This pre-sale model is. Which has a production period of 1 month. If not, since we have our own factory, we can make one for you in a month. This magnificent and Museum-Quality crafted P-38 Lightning Airplane Wood Model is finely handmade from kiln-dried Wood Mahogany and skillfully hand-painted by gifted artists. It is 8.5″ in Length, with 11.5″ Wingspan, weighing 0.44 pounds, and a package weight of about 2.20 pounds. The picture shown in this listing is part of a set of photos we are using as reference for the production of the models. Each model comes with a wooden stand. Direct from our highly gifted Craftsmen & Artists, Each model is Individually Sculptured and Painted by hand, Not Mass-produced and there is No Reserve! We have been doing business WORLDWIDE for more that 8 years. Asl 042809/ pics 07-30-09 jlc. 15.8 m (52 ft). 11.7 (37 ft 10 in). 2.9 m (9 ft 10 in). Empty, 6,345 kg (14,100 lb). B etween 1942 and 1945, the thunder of P-38 Lightnings was heard around the world. Army pilots flew the P-38 over Europe, the Mediterranean, and the Pacific; from the frozen Aleutian Islands to the sun-baked deserts of North Africa. Measured by success in combat, engineer Clarence “Kelly” Johnson and a team of designers created the most successful twin-engine fighter every flown by any nation. In the Pacific Theater, Lightning pilots downed more Japanese aircraft than pilots flying any other Army Air Forces warplane. J ohnson and his team conceived this twin-engine, single-pilot fighter airplane in 1936 and the Army Air Corps authorized the firm to build it in June 1937. Finished constructing the prototype XP-38 and delivered it to the Air Corps on New Year’s Day, 1939. Air Corps test pilot and P-38 project officer, Lt. Kelsey, first flew the aircraft on January 27. Losing this prototype in a crash at Mitchel Field, New York, with Kelsey at the controls, did not deter the Air Corps from ordering 13 YP-38s for service testing on April 27. Kelsey survived the crash and remained an important part of the Lightning program. Before the airplane could be declared ready for combat, had to block the effects of high-speed aerodynamic compressibility and tail buffeting, and solve other problems discovered during the service tests. T he most vexing difficulty was the loss of control in a dive caused by aerodynamic compressibility. During late spring 1941, Air Corps Major Signa A. Gilke encountered serious trouble while diving his Lightning at high-speed from an altitude of 9,120 m (30,000 ft). When he reached an indicated airspeed of about 515 kph (320 mph), the airplane’s tail began to shake violently and the nose dropped until the dive was almost vertical. Signa recovered and landed safely and the tail buffet problem was soon resolved after installed new fillets to improve airflow where the cockpit gondola joined the wing center section. Seventeen months passed before engineers began to determine what caused the Lightning’s nose to drop. They tested a scale model P-38 in the Ames Laboratory wind tunnel operated by the NACA (National Advisory Committee for Aeronautics) and found that shock waves formed when airflow over the wing reached transonic speeds and became turbulent. Never remedied this problem but the firm did install dive recovery flaps under each wing in 1944 to restore lift and smooth the airflow enough to maintain control when diving at high-speed. J ust as the development of the North American P-51 Mustang, Republic P-47 Thunderbolt, and the Vought F4U Corsair (see NASM collection for these aircraft) pushed the limits of aircraft performance into unexplored territory, so too did P-38 development. The type of aircraft envisioned by the design team and Air Corps strategists in 1937 did not appear until June 1944. This protracted shakedown period mirrors the tribulations suffered by Vought in sorting out the many technical problems that kept F4U Corsairs off U. Navy carrier decks until the end of 1944. J ohnson’s team made numerous minor improvements to the basic P-38 design as they strove to give Lightning pilots every possible combat advantage. To ease control and improve stability, particularly at low speeds, equipped all Lightnings, except a batch ordered by Britain, with propellers that counter-rotated. The propeller to the pilot’s left turned counter-clockwise and the propeller to his right turned clockwise, so that one propeller countered the torque and airflow effects generated by the other. The airplane also performed well at high speeds and the definitive P-38L model could make better than 676 kph (420 mph) between 7,600 and 9,120 m (25,000 and 30,000 ft). The design was versatile enough to carry various combinations of bombs, air-to-ground rockets, and external fuel tanks. The multi-engine configuration reduced the Lightning loss-rate to anti-aircraft gunfire during ground attack missions. Single-engine airplanes equipped with power plants cooled by pressurized liquid, such as the North American P-51 Mustang (see NASM collection), were particularly vulnerable. Even a small nick in one coolant line could cause the engine to seize in a matter of minutes. L ockheed’s efforts to trouble-shoot various problems with the design also delayed high-rate, mass production. When Japan attacked Pearl Harbor, the company had delivered only 69 Lightnings to the Army. And Convair finished 10,038 P-38 aircraft including 500 photo-reconnaissance models. They built more L models, 3,923, than any other version. T he first P-38s to reach the Pacific combat theater arrived on April 4, 1942, when a version of the Lightning that carried reconnaissance cameras (designated the F-4), joined the 8th Photographic Squadron based in Australia. This unit launched the first P-38 combat missions over New Guinea and New Britain during April. On August 9, pilots of the 343rd Fighter Group, Eleventh Air Force, flying the P-38E, shot down a pair of Japanese flying boats. B ack in the United States, Army Air Forces leaders tried to control a rumor that Lightnings killed their own pilots. On August 10, 1942, Col. Ennis, Chief of U. Army Air Forces Public Relations in Washington, told a fellow officer. Here’s what the 4th Fighter [training] Command is up against. Common rumor out there that the whole West Coast was filled with headless bodies of men who jumped out of P-38s and had their heads cut off by the propellers. Novice Lightning pilots unfamiliar with the correct bailout procedures actually had more to fear from the twin-boom tail, if an emergency dictated taking to the parachute but properly executed, Lightning bailouts were as safe as parachuting from any other high-performance fighter of the day. Misinformation and wild speculation about many new aircraft was rampant during the early War period. A long with U. Navy Grumman F4F Wildcats (see NASM collection) and Curtiss P-40 Warhawks (see NASM collection), Lightnings were the first American fighter airplanes capable of consistently defeating Japanese fighter aircraft. On November 18, men of the 339th Fighter Squadron became the first Lightning pilots to attack Japanese fighters. Flying from Henderson Field on Guadalcanal, they claimed three during a mission to escort Boeing B-17 Flying Fortress bombers (see NASM collection). O n April 18, 1943, sixteen P-38 pilots from the 12th, 70th, and 339th Fighter Squadrons, 347th Fighter Group, accomplished one of the most important Lightning missions of the war. American ULTRA cryptanalysts had decoded Japanese messages that revealed the timetable for a visit to the front by the commander of the Imperial Japanese Navy, Admiral Isoroku Yamamoto. This charismatic leader had crafted the plan to attack Pearl Harbor and Allied strategists believed his loss would severely cripple Japanese morale. The P-38 pilots flew 700 km (435 miles) at heights from 3-15 m (10-50 feet) above the ocean to avoid detection. Over the coast of Bougainville, they intercepted a formation of two Mitsubishi G4M BETTY bombers (see NASM collection) carrying the Admiral and his staff, and six Mitsubishi A6M Zero fighters (see NASM collection) providing escort. The Lightning pilots downed both bombers but lost Lt. Ray Hine to a Zero. I n Europe, the first Americans to down a Luftwaffe aircraft were Lt. Shahan flying a 27th Fighter Squadron P-38E, and Lt. Shaffer flying a Curtiss P-40 (see NASM collection) in the 33rd Fighter Squadron. The two flyers shared the destruction of a Focke-Wulf Fw 200C-3 Condor maritime strike aircraft over Iceland on August 14, 1942. Later that month, the 1st fighter group accepted Lightnings and began combat operations from bases in England but this unit soon moved to fight in North Africa. More than a year passed before the P-38 reappeared over Western Europe. While the Lightning was absent, U. Army Air Forces strategists had relearned a painful lesson: unescorted bombers cannot operate successfully in the face of determined opposition from enemy fighters. O n October 15, 1943, P-38H pilots in the 55th Fighter Group flew their first combat mission over Europe at a time when the need for long-range escorts was acute. Just the day before, German fighter pilots had destroyed 60 of 291 Eighth Air Force B-17 Flying Fortresses (see NASM collection) during a mission to bomb five ball-bearing plants at Schweinfurt, Germany. No air force could sustain a loss-rate of nearly 20 percent for more than a few missions but these targets lay well beyond the range of available escort fighters (Republic P-47 Thunderbolt, see NASM collection). American war planners hoped the long-range capabilities of the P-38 Lightning could halt this deadly trend, but the very high and very cold environment peculiar to the European air war caused severe power plant and cockpit heating difficulties for the Lightning pilots. The long-range escort problem was not completely solved until the North American P-51 Mustang (see NASM collection) began to arrive in large numbers early in 1944. P oor cockpit heating in the H and J model Lightnings made flying and fighting at altitudes that frequently approached 12,320 m (40,000 ft) nearly impossible. This was a fundamental design flaw that Kelly Johnson and his team never anticipated when they designed the airplane six years earlier. In his seminal work on the Allison V-1710 engine, Daniel Whitney analyzed in detail other factors that made the P-38 a disappointing airplane in combat over Western Europe. Many new and inexperienced pilots arrived in England during December 1943, along with the new J model P-38 Lightning. J model rated at 1,600 horsepower vs. 1,425 for earlier H model Lightnings. This power setting required better maintenance between flights. It appears this work was not done in many cases. During stateside training, Lightning pilots were taught to fly at high rpm settings and low engine manifold pressure during cruise flight. This was very hard on the engines, and not in keeping with technical directives issued by Allison and. The quality of fuel in England may have been poor, TEL (tetraethyl lead) fuel additive appeared to condense inside engine induction manifolds, causing detonation (destructive explosion of fuel mixture rather than controlled burning). Improved turbo supercharger intercoolers appeared on the J model P-38. These devices greatly reduced manifold temperatures but this encouraged TEL condensation in manifolds during cruise flight and increased spark plug fouling. U sing water injection to minimize detonation might have reduced these engine problems. Both the Republic P-47 Thunderbolt and the North American P-51 Mustang (see NASM collection) were fitted with water injection systems but not the P-38. Lightning pilots continued to fly, despite these handicaps. D uring November 1942, two all-Lightning fighter groups, the 1st and the 14th, began operating in North Africa. In the Mediterranean Theater, P-38 pilots flew more sorties than Allied pilots flying any other type of fighter. They claimed 608 enemy a/c destroyed in the air, 123 probably destroyed and 343 damaged, against the loss of 131 Lightnings. I n the war against Japan, the P-38 truly excelled. Combat rarely occurred above 6,080 m (20,000 ft) and the engine and cockpit comfort problems common in Europe never plagued pilots in the Pacific Theater. The Lightning’s excellent range was used to full advantage above the vast expanses of water. In early 1945, Lightning pilots of the 12th Fighter Squadron, 18th Fighter Group, flew a mission that lasted 10 ½ hours and covered more than 3,220 km (2,000 miles). In August, P-38 pilots established the world’s long-distance record for a World War II combat fighter when they flew from the Philippines to the Netherlands East Indies, a distance of 3,703 km (2,300 miles). During early 1944, Lightning pilots in the 475th Fighter Group began the’race of aces. By March, Lieutenant Colonel Thomas J. McGuire downed 38 Japanese aircraft before he was killed when his P-38 crashed at low altitude in early January 1945. Bong became America’s highest scoring fighter ace (40 victories) but died in the crash of a P-80 (see NASM collection) on August 6, 1945. The Army Air Forces accepted this Lightning as a P-38J-l0-LO on November 6, 1943, and the service identified the airplane with the serial number 42-67762. Recent investigations conducted by a team of specialists at the Paul E. Garber Facility, and Herb Brownstein, a volunteer in the Aeronautics Division at the National Air and Space Museum, have revealed many hitherto unknown aspects to the history of this aircraft. B rownstein examined NASM files and documents at the National Archives. He discovered that a few days after the Army Air Forces (AAF) accepted this airplane, the Engineering Division at Wright Field in Dayton, Ohio, granted permission to convert this P-38 into a two-seat trainer. The firm added a seat behind the pilot to accommodate an instructor who would train civilian pilots in instrument flying techniques. Once trained, these test pilots evaluated new Lightnings fresh off the assembly line. I n a teletype sent by the Engineering Division on March 2, 1944, Brownstein also discovered that this P-38 was released to Colonel Benjamin S. Kelsey from March 3 to April 10, 1944, to conduct special tests. This action was confirmed the following day in a cable from the War Department. This same pilot, then a Lieutenant, flew the XP-38 across the United States in 1939 and survived the crash that destroyed this Lightning at Mitchel Field, New York. Further information about these tests and Kelsey’s involvement remain an intriguing question. O ne of Brownstein’s most important discoveries was a small file rich with information about the NASM Lightning. This file contained a cryptic reference to a “Major Bong” who flew the NASM P-38 on April 16, 1945, at Wright Field. Bong had planned to fly for an hour to evaluate an experimental method of interconnecting the movement of the throttle and propeller control levers. His flight ended after twenty-minutes when the right engine blew up before I had a chance [to conduct the test]. The curator at the Richard I. Bong Heritage Center confirmed that America’s highest scoring ace made this flight in the NASM P-38 Lightning. W orking in Building 10 at the Paul E. Garber Facility, Rob Mawhinney, Dave Wilson, Wil Lee, Bob Weihrauch, Jim Purton, and Heather Hutton spent several months during the spring and summer of 2001 carefully disassembling, inspecting, and cleaning the NASM Lightning. They found every hardware modification consistent with a model J-25 airplane, not the model J-10 painted in the data block beneath the artifact’s left nose. This fact dovetails perfectly with knowledge uncovered by Brownstein. On April 10, the Engineering Division again cabled asking the company to prepare 42-67762 for transfer to Wright Field in standard configuration. The standard P-38 configuration at that time was the P-38J-25. The work took several weeks and the fighter does not appear on Wright Field records until May 15, 1944. On June 9, the Flight Test Section at Wright Field released the fighter for flight trials aimed at collecting pilot comments on how the airplane handled. W right Field’s Aeromedical Laboratory was the next organization involved with this P-38. That unit installed a kit on July 26 that probably measured the force required to move the control wheel left and right to actuate the power-boosted ailerons installed in all Lightnings beginning with version J-25. From August 12-16, the Power Plant Laboratory carried out tests to measure the hydraulic pump temperatures on this Lightning. Then beginning September 16 and lasting about ten days, the Bombing Branch, Armament Laboratory, tested type R-3 fragmentation bomb racks. The work appears to have ended early in December. On June 20, 1945, the AAF Aircraft Distribution Office asked that the Air Technical Service Command transfer the Lightning from Wright Field to Altus Air Force Base, Oklahoma, a temporary holding area for Air Force museum aircraft. The P-38 arrived at the Oklahoma City Air Depot on June 27, 1945, and mechanics prepared the fighter for flyable storage. After purchasing, pay instantly through! Payments are preferred because they are SAFE & SECURE. We are a Premier Merchant, both Verified and Confirmed. This item is in the category “Collectibles\Transportation\Aviation\Military Aircraft\Desk & Shelf Models”. The seller is “myasianart” and is located in this country: PH.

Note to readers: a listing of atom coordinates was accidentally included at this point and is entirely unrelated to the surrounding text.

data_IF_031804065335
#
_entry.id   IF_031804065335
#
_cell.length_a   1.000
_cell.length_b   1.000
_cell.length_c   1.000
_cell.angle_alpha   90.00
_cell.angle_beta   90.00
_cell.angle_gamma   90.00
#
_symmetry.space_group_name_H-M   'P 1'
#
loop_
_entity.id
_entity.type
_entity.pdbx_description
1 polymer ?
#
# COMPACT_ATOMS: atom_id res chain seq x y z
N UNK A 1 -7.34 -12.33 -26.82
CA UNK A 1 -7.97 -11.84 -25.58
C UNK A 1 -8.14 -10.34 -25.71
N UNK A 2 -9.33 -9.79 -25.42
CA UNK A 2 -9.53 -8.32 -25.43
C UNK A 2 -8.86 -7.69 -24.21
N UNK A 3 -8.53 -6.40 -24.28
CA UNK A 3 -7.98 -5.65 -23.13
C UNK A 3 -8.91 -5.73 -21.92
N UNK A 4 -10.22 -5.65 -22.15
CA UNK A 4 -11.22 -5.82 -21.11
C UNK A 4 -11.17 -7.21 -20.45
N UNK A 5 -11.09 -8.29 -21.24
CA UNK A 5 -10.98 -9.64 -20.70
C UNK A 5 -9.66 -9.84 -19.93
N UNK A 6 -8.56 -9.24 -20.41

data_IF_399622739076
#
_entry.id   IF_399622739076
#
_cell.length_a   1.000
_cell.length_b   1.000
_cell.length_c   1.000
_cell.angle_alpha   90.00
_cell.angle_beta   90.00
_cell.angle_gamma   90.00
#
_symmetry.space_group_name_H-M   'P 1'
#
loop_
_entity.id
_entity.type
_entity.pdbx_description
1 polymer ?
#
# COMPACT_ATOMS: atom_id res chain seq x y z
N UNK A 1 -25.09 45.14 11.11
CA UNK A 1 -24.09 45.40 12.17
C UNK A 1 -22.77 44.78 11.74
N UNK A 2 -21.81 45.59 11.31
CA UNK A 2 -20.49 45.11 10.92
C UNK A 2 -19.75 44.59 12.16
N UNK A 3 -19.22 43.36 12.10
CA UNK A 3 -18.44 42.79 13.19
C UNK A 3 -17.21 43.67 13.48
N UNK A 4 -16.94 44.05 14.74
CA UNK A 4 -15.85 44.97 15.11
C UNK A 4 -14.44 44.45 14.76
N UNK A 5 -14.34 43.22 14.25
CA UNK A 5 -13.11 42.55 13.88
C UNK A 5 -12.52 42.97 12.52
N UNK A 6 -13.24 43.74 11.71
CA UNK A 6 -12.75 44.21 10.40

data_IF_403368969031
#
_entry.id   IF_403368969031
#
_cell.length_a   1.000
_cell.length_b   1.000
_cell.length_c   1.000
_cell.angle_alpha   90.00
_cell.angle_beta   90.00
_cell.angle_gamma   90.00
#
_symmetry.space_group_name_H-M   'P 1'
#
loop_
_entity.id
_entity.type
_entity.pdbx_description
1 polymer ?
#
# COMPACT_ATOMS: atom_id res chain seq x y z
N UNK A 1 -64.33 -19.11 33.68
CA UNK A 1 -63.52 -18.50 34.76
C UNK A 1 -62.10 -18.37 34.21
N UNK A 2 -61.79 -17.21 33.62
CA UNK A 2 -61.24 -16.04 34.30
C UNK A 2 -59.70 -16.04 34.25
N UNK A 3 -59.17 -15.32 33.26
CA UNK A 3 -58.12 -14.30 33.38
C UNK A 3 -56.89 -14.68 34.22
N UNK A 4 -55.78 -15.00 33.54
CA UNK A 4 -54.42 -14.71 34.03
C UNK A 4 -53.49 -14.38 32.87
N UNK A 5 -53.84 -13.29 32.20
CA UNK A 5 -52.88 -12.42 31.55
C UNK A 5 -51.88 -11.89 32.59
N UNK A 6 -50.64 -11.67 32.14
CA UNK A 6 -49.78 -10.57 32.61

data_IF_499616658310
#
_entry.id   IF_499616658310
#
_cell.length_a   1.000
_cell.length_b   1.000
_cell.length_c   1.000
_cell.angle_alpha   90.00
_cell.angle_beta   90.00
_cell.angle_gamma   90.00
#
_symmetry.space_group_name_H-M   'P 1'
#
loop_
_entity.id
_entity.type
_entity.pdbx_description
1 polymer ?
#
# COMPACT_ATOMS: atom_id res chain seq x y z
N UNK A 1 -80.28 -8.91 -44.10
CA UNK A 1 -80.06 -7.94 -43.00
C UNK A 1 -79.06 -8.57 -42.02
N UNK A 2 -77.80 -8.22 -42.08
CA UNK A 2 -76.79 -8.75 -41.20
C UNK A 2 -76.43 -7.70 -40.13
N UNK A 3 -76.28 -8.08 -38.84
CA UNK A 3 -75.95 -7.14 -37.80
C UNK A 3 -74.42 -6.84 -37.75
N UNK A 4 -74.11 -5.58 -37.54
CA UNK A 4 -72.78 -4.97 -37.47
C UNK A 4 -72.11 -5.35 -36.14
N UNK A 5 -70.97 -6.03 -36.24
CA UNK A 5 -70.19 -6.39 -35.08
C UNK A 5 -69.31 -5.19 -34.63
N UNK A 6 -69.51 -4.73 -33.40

P-38 Lightning Airplane Desktop Wood Model Free Shipping Regular New